Fig. 31.5 Check that your list is set to ‘public’.#

To change the setting from ‘private’ to ‘public’. Log into your Trove user account, then go to the list. Click on the ‘Manage this list’ link. Click on the ‘public’ radio button, then click Save.


Fig. 31.6 Click on the ‘public’ radio button.#


If your list isn’t set to ‘public’ the steps below will fail in unpleasant ways! Check now and adjust if necessary.

Getting your list identifier#

To download data from your list using the Convert a Trove list into a CollectionBuilder exhibition notebook, you need the list’s numeric identifier. The identifier is the number in the url of your Trove list. For example, if your list has the url https://trove.nla.gov.au/list/83774 then the identifier is 83774. As described below, you’ll need to copy and paste the list identifier into the notebook.

Preparing your list data for CollectionBuilder#

To create your CollectionBuilder exhibition you need a metadata file containing details of all the items in the exhibition, as well as any images associated with the items. The Convert a Trove list into a CollectionBuilder exhibition notebook assembles all the necessary information from Trove and formats it ready for upload.

As well as allowing you to search and browse the items in your exhibition, CollectionBuilder uses the item metadata to create a series of visualisations:

  • the subject field is used to create a word cloud of subject headings and tags

  • the location field is used to create a word cloud of related places

  • the latitude and longitude fields are used to position items on a map

  • the date field is used to create a timeline


Fig. 31.7 Example of CollectionBuilder’s timeline visualisation.#

The Trove API provides basic details of all the items in a list, but to take advantage of CollectionBuilder’s visualisation options the notebook tries to enrich the API data by retrieving some additional information. For example:

  • user added notes are saved into the description field

  • user added tags are combined with subject headings in the subject field

  • place names identified using the Library of Congress’s GeographicArea codes are converted to human-readable labels and added to the location field

  • an attempt is made to find values for latitude and longitude – if the item is a digitised map from the NLA collection, the notebook looks for coordinates in the MARC data embedded in the digitised map viewer; otherwise if places are identified using the Library of Congress’s GeographicArea codes, the coordinates are retrieved using this dataset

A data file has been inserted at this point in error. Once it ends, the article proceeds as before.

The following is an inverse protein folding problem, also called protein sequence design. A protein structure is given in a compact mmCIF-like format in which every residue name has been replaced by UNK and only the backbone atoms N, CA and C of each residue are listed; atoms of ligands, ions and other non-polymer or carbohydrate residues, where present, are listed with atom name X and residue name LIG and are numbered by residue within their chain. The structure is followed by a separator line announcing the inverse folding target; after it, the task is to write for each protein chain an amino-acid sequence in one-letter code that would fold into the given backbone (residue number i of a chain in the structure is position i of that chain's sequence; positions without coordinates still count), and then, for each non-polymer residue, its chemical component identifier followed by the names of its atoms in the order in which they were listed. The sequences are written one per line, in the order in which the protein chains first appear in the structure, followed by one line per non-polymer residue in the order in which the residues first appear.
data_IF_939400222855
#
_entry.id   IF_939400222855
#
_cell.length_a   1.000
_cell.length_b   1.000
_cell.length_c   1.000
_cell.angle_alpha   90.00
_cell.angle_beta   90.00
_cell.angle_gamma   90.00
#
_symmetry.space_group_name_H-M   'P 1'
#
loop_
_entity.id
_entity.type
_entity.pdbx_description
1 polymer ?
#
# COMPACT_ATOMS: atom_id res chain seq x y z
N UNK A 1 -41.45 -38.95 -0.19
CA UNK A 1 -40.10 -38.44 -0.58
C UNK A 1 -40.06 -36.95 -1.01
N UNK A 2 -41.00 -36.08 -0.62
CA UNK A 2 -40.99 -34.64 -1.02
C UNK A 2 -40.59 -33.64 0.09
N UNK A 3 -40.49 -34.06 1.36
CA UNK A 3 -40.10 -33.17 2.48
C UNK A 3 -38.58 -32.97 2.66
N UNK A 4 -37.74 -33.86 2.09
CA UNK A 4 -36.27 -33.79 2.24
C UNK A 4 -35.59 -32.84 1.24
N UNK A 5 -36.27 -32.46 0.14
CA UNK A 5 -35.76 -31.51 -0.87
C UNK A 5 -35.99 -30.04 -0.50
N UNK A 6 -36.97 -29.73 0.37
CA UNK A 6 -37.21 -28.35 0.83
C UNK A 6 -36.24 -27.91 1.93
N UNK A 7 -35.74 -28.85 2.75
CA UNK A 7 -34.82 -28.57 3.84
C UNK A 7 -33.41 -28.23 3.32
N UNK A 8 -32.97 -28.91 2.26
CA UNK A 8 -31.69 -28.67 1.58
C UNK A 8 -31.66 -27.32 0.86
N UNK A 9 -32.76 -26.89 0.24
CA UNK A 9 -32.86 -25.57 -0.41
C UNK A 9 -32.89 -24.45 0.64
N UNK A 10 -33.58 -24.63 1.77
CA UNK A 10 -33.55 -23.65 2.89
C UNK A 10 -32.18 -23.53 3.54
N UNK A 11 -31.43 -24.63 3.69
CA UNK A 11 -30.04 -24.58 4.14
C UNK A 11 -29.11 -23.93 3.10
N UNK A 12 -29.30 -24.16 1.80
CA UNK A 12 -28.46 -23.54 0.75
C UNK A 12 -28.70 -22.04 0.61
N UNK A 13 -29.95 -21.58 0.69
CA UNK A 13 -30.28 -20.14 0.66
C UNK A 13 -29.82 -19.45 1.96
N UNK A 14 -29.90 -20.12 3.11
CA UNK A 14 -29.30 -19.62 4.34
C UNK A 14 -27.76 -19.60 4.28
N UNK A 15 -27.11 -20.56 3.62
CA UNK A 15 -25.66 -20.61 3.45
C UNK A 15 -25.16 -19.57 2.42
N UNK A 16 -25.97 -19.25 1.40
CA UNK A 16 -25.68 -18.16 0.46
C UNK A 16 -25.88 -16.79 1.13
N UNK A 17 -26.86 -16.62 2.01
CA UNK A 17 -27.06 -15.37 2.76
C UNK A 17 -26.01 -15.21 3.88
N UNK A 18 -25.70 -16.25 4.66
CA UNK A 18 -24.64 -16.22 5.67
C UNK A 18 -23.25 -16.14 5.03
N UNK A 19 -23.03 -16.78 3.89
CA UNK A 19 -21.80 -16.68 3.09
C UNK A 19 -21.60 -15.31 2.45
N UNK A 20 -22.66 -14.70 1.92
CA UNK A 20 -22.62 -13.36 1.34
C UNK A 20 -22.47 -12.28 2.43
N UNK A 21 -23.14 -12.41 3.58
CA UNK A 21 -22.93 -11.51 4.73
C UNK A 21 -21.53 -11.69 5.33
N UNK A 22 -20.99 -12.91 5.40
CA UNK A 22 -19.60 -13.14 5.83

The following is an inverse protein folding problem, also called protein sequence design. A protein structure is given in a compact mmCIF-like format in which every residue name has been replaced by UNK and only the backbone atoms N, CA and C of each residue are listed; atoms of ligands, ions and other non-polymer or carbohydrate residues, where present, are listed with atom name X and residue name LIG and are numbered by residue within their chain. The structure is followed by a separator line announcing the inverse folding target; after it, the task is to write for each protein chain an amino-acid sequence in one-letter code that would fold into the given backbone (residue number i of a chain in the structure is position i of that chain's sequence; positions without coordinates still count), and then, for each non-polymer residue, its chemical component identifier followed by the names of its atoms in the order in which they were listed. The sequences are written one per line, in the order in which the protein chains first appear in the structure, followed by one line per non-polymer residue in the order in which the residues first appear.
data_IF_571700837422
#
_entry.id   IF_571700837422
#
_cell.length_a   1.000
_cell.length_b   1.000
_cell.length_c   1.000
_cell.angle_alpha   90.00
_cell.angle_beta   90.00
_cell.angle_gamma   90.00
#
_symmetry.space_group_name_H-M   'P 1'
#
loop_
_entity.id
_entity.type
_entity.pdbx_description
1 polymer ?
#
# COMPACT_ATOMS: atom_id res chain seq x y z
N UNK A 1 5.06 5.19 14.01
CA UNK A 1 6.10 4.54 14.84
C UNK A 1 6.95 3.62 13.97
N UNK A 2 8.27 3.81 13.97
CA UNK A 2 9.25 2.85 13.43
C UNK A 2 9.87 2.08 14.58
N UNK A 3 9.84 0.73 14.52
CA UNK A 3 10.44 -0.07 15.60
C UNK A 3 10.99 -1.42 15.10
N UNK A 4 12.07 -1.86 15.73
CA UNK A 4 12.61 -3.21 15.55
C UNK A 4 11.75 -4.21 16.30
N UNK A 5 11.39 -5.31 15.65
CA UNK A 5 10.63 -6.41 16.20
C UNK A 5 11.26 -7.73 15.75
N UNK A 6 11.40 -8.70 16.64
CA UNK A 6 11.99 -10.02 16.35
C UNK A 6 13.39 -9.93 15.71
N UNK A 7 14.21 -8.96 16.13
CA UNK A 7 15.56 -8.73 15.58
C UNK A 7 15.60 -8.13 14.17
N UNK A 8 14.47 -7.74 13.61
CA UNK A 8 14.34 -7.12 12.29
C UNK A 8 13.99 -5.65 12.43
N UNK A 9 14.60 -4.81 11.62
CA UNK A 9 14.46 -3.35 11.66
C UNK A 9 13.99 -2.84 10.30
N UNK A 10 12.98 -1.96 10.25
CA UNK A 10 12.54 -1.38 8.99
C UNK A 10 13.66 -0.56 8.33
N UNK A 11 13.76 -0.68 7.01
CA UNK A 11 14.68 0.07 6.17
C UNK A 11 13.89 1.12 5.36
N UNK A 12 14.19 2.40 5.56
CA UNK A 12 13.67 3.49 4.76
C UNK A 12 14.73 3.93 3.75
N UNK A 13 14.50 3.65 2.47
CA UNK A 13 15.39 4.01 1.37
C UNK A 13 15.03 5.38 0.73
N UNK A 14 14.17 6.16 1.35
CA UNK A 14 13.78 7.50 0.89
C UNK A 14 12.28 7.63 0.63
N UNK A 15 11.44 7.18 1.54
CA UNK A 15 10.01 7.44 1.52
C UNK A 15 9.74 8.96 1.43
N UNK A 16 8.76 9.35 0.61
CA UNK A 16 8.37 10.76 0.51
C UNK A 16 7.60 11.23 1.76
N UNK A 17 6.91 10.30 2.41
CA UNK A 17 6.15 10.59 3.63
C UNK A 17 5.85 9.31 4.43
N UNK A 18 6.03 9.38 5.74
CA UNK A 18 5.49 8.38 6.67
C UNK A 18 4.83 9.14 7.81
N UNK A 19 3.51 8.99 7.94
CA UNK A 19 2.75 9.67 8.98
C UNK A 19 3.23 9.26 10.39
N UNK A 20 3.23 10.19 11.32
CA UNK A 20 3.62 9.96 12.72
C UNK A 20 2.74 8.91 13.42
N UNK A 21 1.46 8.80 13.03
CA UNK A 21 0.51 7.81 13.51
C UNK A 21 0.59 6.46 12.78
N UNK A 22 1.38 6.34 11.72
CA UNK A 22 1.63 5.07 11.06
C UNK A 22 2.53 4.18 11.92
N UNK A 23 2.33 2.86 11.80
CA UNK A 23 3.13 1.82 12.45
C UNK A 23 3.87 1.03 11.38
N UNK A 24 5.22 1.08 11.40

• if an item is associated with multiple images (such as a newspaper or periodical article) the notebook creates a parent record and saves each image in a separate child row – these are displayed as ‘compound objects’ in CollectionBuilder

Similarly, the notebook assembles images from a number of different sources:

  • images of newspaper articles are downloaded using the trove-newspaper-images Python package

  • images from other digitised NLA collections are downloaded from the digitised item viewer – for periodical articles, this means using the metadata embedded in the digitised journal viewer to find links to the pages on which the article appears

  • if the items are from other collections, the notebook first looks for a viewcopy link to download a digised image, if this isn’t available it uses a thumbnail link

Running the notebook#

Go to Convert a Trove list into a CollectionBuilder exhibition in the Trove images section of the GLAM Workbench.

This notebook, like all GLAM Workbench notebooks, needs to be run in a customised computing environment. The easiest way to do this is through BinderHub. BinderHub is a cloud-based service that gets a notebook up and running by reading its requirements from a code repository, and creating an environment with the necessary software. The GLAM Workbench is integrated with two BinderHub services: